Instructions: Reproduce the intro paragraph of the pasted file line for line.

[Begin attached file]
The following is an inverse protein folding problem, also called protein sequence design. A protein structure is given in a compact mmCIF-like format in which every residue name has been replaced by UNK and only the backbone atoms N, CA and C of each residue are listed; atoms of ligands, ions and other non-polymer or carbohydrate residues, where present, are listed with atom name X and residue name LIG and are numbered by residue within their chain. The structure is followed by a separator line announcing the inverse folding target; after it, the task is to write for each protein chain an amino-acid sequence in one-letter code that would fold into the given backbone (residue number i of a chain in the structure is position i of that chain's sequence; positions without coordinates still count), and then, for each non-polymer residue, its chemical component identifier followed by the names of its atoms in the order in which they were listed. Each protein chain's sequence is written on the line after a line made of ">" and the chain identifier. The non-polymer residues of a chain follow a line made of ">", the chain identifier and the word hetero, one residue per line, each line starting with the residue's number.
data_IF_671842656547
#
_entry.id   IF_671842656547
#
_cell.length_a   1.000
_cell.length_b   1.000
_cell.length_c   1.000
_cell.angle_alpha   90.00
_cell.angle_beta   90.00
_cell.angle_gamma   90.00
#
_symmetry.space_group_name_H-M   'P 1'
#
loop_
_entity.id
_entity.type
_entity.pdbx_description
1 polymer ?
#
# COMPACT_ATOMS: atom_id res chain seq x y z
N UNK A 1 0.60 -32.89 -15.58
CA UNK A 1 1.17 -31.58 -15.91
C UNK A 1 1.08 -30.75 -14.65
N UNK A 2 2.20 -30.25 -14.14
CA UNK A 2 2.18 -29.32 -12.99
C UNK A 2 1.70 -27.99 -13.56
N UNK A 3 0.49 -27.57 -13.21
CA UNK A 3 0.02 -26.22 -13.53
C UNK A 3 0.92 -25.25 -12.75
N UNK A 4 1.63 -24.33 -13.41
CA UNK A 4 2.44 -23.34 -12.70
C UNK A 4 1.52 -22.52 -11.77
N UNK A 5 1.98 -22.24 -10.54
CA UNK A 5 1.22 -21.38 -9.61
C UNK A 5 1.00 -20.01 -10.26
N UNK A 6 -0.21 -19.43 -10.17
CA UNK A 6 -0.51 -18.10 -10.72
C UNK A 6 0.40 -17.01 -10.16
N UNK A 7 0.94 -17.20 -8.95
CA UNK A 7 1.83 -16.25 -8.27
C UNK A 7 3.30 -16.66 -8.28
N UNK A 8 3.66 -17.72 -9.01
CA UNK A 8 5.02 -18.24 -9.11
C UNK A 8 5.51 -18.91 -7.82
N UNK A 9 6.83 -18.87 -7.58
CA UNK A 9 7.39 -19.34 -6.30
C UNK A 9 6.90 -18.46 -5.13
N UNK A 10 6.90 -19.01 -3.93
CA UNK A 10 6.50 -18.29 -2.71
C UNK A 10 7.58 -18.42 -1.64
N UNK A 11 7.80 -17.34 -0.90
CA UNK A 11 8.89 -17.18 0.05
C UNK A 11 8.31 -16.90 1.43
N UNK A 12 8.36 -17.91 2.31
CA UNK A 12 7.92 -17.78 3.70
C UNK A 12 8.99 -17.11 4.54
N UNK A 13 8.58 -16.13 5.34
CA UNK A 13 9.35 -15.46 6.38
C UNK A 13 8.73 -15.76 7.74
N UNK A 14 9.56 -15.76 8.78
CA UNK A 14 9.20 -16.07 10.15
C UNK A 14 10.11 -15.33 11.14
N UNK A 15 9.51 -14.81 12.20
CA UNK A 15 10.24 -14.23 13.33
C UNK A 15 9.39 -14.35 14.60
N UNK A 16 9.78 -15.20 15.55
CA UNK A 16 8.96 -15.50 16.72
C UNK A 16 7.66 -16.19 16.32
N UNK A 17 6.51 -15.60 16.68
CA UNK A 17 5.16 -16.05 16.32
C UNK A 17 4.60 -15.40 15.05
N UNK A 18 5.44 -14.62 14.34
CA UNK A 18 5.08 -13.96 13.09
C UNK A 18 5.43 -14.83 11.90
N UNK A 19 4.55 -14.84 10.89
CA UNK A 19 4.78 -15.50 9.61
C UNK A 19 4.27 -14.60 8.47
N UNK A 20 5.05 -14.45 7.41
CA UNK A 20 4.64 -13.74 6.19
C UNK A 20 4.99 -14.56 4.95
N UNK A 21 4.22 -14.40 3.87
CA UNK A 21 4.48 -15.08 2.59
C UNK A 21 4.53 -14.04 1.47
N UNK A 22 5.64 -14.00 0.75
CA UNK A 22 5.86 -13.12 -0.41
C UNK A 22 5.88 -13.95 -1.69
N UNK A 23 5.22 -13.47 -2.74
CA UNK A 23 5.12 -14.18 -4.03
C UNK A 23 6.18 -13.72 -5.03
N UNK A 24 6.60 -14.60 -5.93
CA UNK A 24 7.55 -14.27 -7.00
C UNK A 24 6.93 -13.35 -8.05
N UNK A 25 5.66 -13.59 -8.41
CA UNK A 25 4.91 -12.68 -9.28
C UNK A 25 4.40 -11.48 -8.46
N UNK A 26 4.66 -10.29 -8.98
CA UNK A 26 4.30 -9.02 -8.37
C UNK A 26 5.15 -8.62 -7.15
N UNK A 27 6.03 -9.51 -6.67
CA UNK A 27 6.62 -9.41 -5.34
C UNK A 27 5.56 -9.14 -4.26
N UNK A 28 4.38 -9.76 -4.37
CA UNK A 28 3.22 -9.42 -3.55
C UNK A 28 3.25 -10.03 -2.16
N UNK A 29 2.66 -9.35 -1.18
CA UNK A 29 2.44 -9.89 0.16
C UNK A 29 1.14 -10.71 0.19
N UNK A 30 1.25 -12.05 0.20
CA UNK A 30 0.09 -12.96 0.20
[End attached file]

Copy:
The following is an inverse protein folding problem, also called protein sequence design. A protein structure is given in a compact mmCIF-like format in which every residue name has been replaced by UNK and only the backbone atoms N, CA and C of each residue are listed; atoms of ligands, ions and other non-polymer or carbohydrate residues, where present, are listed with atom name X and residue name LIG and are numbered by residue within their chain. The structure is followed by a separator line announcing the inverse folding target; after it, the task is to write for each protein chain an amino-acid sequence in one-letter code that would fold into the given backbone (residue number i of a chain in the structure is position i of that chain's sequence; positions without coordinates still count), and then, for each non-polymer residue, its chemical component identifier followed by the names of its atoms in the order in which they were listed. Each protein chain's sequence is written on the line after a line made of ">" and the chain identifier. The non-polymer residues of a chain follow a line made of ">", the chain identifier and the word hetero, one residue per line, each line starting with the residue's number.